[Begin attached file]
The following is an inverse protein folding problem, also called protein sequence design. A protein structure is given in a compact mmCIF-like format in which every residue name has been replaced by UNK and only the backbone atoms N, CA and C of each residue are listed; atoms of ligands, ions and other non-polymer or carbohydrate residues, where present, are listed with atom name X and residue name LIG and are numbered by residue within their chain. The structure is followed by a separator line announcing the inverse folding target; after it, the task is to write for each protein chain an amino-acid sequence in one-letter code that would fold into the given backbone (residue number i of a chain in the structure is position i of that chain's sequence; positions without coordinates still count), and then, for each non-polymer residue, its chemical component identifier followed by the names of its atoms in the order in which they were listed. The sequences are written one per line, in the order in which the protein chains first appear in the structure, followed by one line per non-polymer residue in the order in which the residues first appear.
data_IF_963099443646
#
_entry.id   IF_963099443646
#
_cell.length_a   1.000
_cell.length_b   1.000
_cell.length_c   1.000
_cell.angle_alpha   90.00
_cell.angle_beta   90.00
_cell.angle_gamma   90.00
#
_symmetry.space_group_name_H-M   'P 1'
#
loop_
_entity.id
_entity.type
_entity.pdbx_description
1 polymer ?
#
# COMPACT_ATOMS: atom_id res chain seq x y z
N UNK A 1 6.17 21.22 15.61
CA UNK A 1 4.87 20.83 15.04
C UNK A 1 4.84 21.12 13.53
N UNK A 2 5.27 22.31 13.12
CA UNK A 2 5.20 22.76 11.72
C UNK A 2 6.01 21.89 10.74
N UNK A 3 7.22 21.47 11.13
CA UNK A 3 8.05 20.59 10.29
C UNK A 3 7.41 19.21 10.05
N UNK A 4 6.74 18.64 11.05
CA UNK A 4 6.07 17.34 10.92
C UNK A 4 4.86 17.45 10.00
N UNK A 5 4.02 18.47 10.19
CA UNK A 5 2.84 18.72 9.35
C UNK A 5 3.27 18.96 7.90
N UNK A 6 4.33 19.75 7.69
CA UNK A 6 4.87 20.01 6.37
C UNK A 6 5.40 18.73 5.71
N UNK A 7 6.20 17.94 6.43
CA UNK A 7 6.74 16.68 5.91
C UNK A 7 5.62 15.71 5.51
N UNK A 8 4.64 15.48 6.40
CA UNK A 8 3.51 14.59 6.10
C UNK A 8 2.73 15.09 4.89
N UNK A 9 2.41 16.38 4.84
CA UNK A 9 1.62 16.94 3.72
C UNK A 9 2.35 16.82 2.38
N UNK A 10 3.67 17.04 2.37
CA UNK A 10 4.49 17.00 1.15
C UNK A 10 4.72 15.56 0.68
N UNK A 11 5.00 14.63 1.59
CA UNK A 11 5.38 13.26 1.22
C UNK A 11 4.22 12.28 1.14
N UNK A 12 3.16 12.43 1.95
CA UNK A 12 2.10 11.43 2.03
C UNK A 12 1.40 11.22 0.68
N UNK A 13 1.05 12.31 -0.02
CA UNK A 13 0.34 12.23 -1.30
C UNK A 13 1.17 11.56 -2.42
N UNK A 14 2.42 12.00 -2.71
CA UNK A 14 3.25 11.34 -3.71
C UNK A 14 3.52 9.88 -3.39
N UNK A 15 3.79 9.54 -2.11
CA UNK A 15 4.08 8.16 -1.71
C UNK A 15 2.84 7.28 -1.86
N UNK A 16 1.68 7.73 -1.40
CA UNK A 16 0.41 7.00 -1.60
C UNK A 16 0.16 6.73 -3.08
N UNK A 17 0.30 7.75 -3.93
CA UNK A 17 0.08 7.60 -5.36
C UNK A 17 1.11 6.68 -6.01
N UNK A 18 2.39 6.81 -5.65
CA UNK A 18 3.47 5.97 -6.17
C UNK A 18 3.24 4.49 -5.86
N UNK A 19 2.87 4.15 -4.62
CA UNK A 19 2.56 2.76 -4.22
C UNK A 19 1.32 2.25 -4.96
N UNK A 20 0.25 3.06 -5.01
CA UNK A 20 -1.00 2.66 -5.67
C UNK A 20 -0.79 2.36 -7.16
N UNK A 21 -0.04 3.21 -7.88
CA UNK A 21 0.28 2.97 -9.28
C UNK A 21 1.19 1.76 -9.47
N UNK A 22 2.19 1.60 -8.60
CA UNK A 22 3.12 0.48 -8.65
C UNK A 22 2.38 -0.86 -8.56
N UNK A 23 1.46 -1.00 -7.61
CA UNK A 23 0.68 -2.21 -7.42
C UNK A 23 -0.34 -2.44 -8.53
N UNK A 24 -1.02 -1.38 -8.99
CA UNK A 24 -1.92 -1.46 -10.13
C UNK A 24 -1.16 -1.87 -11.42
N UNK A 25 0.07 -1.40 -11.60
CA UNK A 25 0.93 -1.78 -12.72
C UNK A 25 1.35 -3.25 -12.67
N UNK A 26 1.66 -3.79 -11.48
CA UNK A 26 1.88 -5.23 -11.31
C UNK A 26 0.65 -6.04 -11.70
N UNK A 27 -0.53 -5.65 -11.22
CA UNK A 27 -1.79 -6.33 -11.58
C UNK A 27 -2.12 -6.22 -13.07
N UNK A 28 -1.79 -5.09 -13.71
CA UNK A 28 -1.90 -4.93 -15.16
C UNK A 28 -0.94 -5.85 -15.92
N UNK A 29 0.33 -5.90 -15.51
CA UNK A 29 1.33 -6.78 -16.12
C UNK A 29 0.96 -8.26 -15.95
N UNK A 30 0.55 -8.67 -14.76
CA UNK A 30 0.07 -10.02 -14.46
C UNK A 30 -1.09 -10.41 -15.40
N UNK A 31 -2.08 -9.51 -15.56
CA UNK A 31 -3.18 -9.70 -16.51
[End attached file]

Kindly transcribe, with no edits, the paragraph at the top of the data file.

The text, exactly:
The following is an inverse protein folding problem, also called protein sequence design. A protein structure is given in a compact mmCIF-like format in which every residue name has been replaced by UNK and only the backbone atoms N, CA and C of each residue are listed; atoms of ligands, ions and other non-polymer or carbohydrate residues, where present, are listed with atom name X and residue name LIG and are numbered by residue within their chain. The structure is followed by a separator line announcing the inverse folding target; after it, the task is to write for each protein chain an amino-acid sequence in one-letter code that would fold into the given backbone (residue number i of a chain in the structure is position i of that chain's sequence; positions without coordinates still count), and then, for each non-polymer residue, its chemical component identifier followed by the names of its atoms in the order in which they were listed. The sequences are written one per line, in the order in which the protein chains first appear in the structure, followed by one line per non-polymer residue in the order in which the residues first appear.